ST. LOUIS • A proposal to raze an 87-year-old elementary school in the Tower Grove East neighborhood is prompting some city elected leaders to remove St. Louis Public Schools’ exemption to the historic preservation ordinance.
They join historic preservationists in expressing alarm that the school district may tear down Shenandoah Elementary School, a Spanish revival building, and replace it with a more modern structure that may not meld with the area.
Preservationists and city officials joined residents from neighborhoods near Tower Grove Park on Wednesday at a public forum at Roosevelt High School, where they heard the district’s proposals to either raze and replace Shenandoah, or renovate and add onto it.
Since 2009, plans have been on the books to build a new elementary school on the Shenandoah site at 3412 Shenandoah Avenue. The estimated $15 million to $17 million project would allow for a building large enough for 600 children, including those at nearby Mann Elementary, which would close. The new or renovated Shenandoah would also serve students from Sherman Elementary in the Shaw neighborhood, which closed in June.
Both Shenandoah and Mann have a long and expensive list of renovation needs and weren’t built for 21st-century learning, said Sam Johnson, with an independent firm hired by the district to give the presentation.
But those sitting around tables in the Roosevelt cafeteria said they weren’t convinced.
“So fix the buildings,” said Joseph Residor, whose son attends Mann Elementary, at 4047 Juniata Street, and doesn’t want it closed.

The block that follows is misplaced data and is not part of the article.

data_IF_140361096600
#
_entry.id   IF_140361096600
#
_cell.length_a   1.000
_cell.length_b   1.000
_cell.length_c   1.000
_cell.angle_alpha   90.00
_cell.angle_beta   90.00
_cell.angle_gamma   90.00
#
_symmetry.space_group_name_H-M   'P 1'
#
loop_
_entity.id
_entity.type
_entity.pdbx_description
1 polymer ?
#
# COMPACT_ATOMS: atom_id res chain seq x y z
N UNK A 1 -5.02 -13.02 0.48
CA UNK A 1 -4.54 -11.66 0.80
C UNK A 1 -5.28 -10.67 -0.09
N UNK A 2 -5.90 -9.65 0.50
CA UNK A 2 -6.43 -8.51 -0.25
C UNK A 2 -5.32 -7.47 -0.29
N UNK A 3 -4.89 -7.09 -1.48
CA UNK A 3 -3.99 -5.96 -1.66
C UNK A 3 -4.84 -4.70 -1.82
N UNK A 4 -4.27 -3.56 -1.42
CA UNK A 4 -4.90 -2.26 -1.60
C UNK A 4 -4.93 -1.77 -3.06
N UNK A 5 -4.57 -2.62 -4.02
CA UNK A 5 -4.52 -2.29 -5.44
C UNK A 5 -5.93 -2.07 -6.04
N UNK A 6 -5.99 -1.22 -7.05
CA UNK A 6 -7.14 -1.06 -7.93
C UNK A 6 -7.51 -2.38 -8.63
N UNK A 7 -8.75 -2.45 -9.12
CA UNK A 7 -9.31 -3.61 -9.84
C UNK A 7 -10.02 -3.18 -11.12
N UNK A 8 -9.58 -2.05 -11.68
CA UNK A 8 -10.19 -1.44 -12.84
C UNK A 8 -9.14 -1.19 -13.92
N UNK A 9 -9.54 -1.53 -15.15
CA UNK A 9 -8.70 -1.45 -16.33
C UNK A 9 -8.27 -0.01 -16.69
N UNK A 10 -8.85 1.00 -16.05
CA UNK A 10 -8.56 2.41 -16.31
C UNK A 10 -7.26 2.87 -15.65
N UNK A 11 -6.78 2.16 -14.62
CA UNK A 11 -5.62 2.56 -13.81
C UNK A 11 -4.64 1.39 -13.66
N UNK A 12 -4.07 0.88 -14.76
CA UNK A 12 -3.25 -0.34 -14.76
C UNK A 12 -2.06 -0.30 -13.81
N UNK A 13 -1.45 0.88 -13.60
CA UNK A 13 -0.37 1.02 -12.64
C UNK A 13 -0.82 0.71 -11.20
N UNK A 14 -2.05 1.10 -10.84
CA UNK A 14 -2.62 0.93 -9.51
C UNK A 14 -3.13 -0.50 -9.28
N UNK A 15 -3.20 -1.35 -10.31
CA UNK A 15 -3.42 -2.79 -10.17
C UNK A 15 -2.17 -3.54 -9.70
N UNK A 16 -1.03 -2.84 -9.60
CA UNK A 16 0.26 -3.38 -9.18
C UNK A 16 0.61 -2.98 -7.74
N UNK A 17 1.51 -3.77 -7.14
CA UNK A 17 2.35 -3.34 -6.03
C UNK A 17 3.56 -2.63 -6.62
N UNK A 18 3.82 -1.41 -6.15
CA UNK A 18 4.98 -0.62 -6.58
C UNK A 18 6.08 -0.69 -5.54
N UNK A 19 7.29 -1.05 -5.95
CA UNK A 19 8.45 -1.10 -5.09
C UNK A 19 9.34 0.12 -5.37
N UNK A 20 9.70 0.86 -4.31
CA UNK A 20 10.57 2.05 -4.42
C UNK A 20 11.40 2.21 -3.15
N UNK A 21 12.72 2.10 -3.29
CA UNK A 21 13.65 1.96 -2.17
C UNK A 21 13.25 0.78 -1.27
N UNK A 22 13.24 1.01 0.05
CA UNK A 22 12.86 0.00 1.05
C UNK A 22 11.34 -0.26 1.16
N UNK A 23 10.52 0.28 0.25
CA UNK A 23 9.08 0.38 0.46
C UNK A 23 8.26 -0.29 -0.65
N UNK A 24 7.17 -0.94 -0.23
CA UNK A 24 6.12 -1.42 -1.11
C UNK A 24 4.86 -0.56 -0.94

Others wrote their concerns on forms at each table. The district’s Special Administrative Board is to review them later this month before deciding which direction to take. The plan to fold three schools into a larger Shenandoah is part of Superintendent Kelvin Adams’ efforts to right size the district, which has been losing children almost every year for four decades.
“I totally understand a shrinking school population and a strict budget,” said Chris Colizza, a nearby resident. But of Shenandoah, he said: “It’s a critical component of Tower Grove East. I’m firmly in favor of preserving the school.”
District officials say they’re not leaning one direction or the other. Whether they hire an architect to design a new building — or an addition to the existing one — will hinge on the feedback from Wednesday’s forum and one planned for 10 a.m. to noon Saturday at Central VPA and Cleveland NJROTC High schools, 3125 South Kingshighway.
Both options would cost about the same, officials say, and would be financed by a $150 million bond issue approved in 2010.
The fear that the city could lose another historic school building has prompted Alderwoman Christine Ingrassia of the 6th Ward to step in. She said she plans to file a bill Friday to remove language exempting the district from complying with the preservation ordinance.
The bill, co-sponsored by Aldermanic President Lewis Reed, would require that the school district undergo review any time officials want to demolish a school building. For years, district officials have been at odds with historic preservationists over the dozens of old school buildings that have been vacated. School officials say they’re more concerned with educating students than with preserving architecture.
Historic preservationists were dismayed with the 2012 demolition of the Old Hodgen Elementary, a three-story brick building built in 1884 in the city’s mixed-income Gate District. It had been targeted by vandals and thieves since the district moved students into a new school across the street. It was torn down to make way for a parking lot.
As of July, 38 shuttered public school buildings sit empty in St. Louis, with 18 under contract or on the market.